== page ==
Meanwhile, the Government has decreed programmes to save billions of francs in the last few years alone. A stabilization programme for 2017--2019 reduced planned expenditure by more than CHF 2 billion overall. International cooperation was particularly badly hit by the cuts. While accounting for around 4 percent of spending, it had to absorb more than 28 percent of the savings. As part of budget proposals for 2018, financial plans for future years were once again corrected downward. As in the past, the savings particularly affected international development cooperation. It is no wonder that 2017 saw Switzerland's ODA spending fall back to its 2013 level for the first time. In 2016, it was still some 0.53 percent of gross national income, before contracting to 0.46 percent a year later.

In the federalist Swiss system, spending on social welfare especially is divided between the cantons and the communes. A destructive race-to-the-bottom on corporate taxation means that funding prospects here are in some cases even less rosy than at the  federal level. Instead of having a fair system of taxation to ensure that the public sector is able to fulfil its obligations, the cantons are undercutting each other with savings proposals. Social assistance is the current focus of this. For example, the Canton of Bern plans to cut its social assistance spending to 8 percent below the minimum defined by the Swiss Association of Welfare Organisations, SKOS. Also in the Canton of Bern, the majority of the electorate rejected a funding facility to support unaccompanied minor asylum seekers. In 2015, the Canton of Basel abolished Switzerland’s only specialist cantonal body for people with disabilities. Citing savings, in 2017 the Canton of Aargau abolished its equal opportunities office. The savings always affect those in greatest need. It therefore comes as no surprise that poverty in Switzerland has risen again in the past two years.

The Federal Council does not want to make any additional funding available for the implementation of the 2030 Agenda. In its first Voluntary National Review report to the HLPF in 2016, for example, it stated that implementation would be funded from within federal agencies’ approved budgets. In response to questions from Parliament, in 2018 it repeated that the implementation of the 2030 Agenda should be financed by the competent federal


Experience in recent years shows that sustainable development cannot be achieved by incentives and voluntary approaches alone. Switzerland currently has two good opportunities to set the right course in key areas. One is the revision of the Federal Act on Public Procurement (PPA) and the other is the Responsible Business Initiative. The revision of the PPA could permit the inclusion in the Act of criteria for sustainable public procurement which use the 2030 Agenda as a point of reference. Each year, the Federal Government, cantons and communes purchase goods and services for an estimated CHF 40 billion. The Federal government accounts for around 20 percent of this, the cantons and communes around 40 percent each. The aggregate figure corresponds to 6 percent of gross domestic product.7 This is a significant amount for the Swiss economy. However, the Federal Council’s draft does not contain any such criteria, and thus misses the opportunity to make public purchasing compatible with the 2030 Agenda.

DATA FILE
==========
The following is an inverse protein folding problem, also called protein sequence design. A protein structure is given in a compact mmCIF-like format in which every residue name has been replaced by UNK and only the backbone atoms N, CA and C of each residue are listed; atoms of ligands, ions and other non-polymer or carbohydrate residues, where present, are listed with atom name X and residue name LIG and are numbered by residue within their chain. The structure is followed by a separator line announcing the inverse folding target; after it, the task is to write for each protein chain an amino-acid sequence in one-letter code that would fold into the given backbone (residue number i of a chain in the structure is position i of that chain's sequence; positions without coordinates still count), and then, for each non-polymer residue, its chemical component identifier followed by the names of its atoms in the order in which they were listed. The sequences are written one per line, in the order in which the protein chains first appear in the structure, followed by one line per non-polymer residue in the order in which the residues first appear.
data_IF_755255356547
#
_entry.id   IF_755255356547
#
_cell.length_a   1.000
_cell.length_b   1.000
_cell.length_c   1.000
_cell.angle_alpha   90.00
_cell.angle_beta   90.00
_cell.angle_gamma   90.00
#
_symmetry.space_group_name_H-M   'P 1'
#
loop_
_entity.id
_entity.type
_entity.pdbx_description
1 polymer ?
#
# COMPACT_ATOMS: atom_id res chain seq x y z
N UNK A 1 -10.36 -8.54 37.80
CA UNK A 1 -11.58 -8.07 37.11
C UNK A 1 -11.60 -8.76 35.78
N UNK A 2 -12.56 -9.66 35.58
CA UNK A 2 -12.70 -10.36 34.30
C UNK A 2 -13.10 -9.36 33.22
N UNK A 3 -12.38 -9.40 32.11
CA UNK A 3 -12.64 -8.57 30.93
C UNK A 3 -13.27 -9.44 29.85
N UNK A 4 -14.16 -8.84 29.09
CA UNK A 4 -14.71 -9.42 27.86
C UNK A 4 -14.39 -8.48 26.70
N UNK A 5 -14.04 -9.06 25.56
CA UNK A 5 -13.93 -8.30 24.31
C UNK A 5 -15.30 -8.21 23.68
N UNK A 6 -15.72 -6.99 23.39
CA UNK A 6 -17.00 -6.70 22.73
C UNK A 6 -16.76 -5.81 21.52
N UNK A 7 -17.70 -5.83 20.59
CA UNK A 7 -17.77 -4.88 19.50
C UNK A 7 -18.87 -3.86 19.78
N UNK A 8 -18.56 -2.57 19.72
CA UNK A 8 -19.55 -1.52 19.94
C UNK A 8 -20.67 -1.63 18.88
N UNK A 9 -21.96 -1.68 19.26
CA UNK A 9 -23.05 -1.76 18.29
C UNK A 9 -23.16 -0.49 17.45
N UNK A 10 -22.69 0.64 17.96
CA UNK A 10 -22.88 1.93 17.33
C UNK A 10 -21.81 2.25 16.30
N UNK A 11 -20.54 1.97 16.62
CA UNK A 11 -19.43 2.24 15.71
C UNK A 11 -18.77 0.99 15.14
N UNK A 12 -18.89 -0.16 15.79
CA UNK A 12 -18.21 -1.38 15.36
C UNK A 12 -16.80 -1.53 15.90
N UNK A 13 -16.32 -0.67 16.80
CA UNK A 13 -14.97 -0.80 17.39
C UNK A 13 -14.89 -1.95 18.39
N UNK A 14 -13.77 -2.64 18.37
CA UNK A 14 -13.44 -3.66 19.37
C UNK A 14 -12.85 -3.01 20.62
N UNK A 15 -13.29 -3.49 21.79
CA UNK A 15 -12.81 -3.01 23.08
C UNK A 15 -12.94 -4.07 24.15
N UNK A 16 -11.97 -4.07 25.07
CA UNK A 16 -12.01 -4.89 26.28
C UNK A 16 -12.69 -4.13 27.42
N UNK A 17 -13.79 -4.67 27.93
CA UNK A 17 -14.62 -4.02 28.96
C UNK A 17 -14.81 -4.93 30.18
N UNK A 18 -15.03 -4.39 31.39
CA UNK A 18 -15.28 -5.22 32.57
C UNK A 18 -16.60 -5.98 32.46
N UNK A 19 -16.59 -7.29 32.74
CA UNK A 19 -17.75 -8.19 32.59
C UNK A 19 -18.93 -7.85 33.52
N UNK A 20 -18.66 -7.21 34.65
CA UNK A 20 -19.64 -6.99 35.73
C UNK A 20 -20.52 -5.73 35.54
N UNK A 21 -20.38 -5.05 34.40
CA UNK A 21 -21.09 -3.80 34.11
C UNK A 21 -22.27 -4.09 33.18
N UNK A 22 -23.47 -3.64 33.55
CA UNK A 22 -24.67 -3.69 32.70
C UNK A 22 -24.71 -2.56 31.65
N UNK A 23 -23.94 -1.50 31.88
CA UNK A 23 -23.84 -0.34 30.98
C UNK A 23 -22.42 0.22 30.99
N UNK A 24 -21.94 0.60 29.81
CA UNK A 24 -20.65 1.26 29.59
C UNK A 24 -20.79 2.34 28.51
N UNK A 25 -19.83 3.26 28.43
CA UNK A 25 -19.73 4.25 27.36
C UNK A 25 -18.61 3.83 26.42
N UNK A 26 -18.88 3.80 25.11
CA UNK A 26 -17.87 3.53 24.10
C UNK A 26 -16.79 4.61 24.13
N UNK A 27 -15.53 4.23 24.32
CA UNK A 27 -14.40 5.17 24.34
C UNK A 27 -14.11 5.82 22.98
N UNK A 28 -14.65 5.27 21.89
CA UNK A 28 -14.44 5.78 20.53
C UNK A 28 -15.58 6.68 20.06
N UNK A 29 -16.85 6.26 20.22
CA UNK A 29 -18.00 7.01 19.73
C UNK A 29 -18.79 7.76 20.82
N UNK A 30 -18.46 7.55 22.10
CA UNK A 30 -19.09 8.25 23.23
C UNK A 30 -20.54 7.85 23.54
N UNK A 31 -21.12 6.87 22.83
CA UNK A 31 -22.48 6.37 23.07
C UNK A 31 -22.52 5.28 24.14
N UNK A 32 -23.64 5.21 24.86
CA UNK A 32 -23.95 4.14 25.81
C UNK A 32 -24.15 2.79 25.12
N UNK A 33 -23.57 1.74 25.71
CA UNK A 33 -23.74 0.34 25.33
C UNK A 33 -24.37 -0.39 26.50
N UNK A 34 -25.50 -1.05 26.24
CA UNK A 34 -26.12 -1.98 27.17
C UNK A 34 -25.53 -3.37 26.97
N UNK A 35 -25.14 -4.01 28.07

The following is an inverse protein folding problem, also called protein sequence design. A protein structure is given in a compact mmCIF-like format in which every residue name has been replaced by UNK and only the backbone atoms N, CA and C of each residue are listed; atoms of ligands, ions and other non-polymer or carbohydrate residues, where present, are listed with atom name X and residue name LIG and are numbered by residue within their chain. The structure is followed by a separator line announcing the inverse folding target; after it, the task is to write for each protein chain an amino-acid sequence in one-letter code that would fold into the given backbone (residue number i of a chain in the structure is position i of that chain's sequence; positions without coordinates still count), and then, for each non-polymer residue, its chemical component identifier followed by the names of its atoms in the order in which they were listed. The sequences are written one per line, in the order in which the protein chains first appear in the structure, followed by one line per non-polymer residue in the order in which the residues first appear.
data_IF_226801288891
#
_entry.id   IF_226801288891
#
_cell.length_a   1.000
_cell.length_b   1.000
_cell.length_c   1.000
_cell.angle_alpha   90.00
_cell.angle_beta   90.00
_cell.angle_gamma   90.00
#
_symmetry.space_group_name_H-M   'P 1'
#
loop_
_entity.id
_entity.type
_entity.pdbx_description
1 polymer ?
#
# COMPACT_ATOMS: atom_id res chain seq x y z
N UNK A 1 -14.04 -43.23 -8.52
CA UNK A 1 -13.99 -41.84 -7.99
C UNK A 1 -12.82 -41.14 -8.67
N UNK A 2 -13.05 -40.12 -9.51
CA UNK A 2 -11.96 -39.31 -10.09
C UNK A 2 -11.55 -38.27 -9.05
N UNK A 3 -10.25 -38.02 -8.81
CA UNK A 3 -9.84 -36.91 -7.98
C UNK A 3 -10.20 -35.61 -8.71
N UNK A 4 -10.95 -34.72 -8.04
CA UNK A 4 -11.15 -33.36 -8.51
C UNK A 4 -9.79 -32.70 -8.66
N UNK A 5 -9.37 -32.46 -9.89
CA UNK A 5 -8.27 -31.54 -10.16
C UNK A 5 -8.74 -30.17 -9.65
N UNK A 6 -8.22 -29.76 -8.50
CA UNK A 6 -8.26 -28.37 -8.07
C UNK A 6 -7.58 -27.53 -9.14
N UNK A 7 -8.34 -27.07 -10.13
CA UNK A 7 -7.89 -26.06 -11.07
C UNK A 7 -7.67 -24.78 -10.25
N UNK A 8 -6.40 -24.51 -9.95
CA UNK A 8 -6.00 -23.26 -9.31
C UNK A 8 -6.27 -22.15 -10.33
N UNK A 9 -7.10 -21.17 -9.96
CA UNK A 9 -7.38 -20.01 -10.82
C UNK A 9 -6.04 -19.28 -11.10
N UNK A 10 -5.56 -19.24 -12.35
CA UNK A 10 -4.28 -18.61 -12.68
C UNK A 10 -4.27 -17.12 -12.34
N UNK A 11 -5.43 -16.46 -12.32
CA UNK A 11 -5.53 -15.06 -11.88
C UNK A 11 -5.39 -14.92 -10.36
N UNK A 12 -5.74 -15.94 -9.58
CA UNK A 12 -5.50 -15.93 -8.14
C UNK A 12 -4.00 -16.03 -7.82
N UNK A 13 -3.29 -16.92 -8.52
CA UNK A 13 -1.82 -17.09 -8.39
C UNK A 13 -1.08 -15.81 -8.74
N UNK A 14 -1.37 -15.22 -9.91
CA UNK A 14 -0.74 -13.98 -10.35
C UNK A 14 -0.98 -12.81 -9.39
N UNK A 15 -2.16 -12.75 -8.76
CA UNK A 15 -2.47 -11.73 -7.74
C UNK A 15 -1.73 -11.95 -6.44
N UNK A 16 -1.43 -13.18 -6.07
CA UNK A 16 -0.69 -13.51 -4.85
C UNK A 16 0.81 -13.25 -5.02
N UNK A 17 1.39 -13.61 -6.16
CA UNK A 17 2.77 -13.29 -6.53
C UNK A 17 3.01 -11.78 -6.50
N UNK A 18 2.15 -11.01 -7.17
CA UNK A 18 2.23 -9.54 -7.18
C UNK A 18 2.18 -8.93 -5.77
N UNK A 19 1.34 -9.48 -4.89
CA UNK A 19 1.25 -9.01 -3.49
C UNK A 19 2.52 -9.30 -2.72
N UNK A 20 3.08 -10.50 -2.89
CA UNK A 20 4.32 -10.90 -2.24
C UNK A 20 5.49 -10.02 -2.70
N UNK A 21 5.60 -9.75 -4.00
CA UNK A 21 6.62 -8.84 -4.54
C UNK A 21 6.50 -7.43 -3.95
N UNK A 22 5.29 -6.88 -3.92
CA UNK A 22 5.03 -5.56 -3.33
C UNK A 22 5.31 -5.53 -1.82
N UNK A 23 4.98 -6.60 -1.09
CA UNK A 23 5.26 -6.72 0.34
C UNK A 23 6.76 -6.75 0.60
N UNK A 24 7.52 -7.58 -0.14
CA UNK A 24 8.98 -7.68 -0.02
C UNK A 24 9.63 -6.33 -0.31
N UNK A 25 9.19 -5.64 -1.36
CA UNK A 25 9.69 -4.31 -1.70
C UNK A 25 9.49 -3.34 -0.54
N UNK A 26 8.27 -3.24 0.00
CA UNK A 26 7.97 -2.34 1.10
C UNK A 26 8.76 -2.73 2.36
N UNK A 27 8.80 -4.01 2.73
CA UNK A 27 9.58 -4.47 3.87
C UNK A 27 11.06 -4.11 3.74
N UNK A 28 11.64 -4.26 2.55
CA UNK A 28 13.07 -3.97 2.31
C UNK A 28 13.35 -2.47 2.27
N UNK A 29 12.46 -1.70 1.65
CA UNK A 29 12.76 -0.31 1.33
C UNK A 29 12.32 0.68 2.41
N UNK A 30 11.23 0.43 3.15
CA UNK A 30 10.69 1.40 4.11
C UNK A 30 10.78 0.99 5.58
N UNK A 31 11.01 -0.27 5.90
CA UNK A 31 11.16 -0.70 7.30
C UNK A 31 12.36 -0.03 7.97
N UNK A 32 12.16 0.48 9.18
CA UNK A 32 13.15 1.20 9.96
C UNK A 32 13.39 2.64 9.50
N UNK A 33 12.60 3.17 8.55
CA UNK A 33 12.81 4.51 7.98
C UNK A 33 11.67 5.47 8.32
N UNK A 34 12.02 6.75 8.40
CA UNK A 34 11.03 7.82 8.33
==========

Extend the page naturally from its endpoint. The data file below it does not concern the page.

The current political debate also offers a chance to drive the implementation of the 2030 Agenda forward by regulatory means where private-sector responsibility is concerned. In Switzerland, the Responsible Business Initiative, which is supported by over 100 organizations, wants businesses to incorporate binding protections for human rights and the environment in all of their business processes. This due diligence obligation would also extend to the foreign activities of businesses headquartered in Switzerland. Here, too, the Federal Council seems unwilling to pursue regulatory intervention, and is rejecting this civil society initiative.

Foreign economic policy and international tax issues

The 2030 Agenda calls upon prosperous countries like Switzerland to significantly increase their investments in international development cooperation – a requirement that Switzerland is sadly failing to meet at present. First and foremost, however, in the interests of policy coherence for sustainable development, these countries must design their international financial and tax policies in such a way as to mobilize financial resources at the local level and ensure that these policies now promote – rather than hinder – sustainable development in countries that are less well off. Trade policy in particular presents a number of key challenges, specifically with regard to commodities trading, curbing illicit financial flows and cross-border profit shifting by multinationals for tax reasons.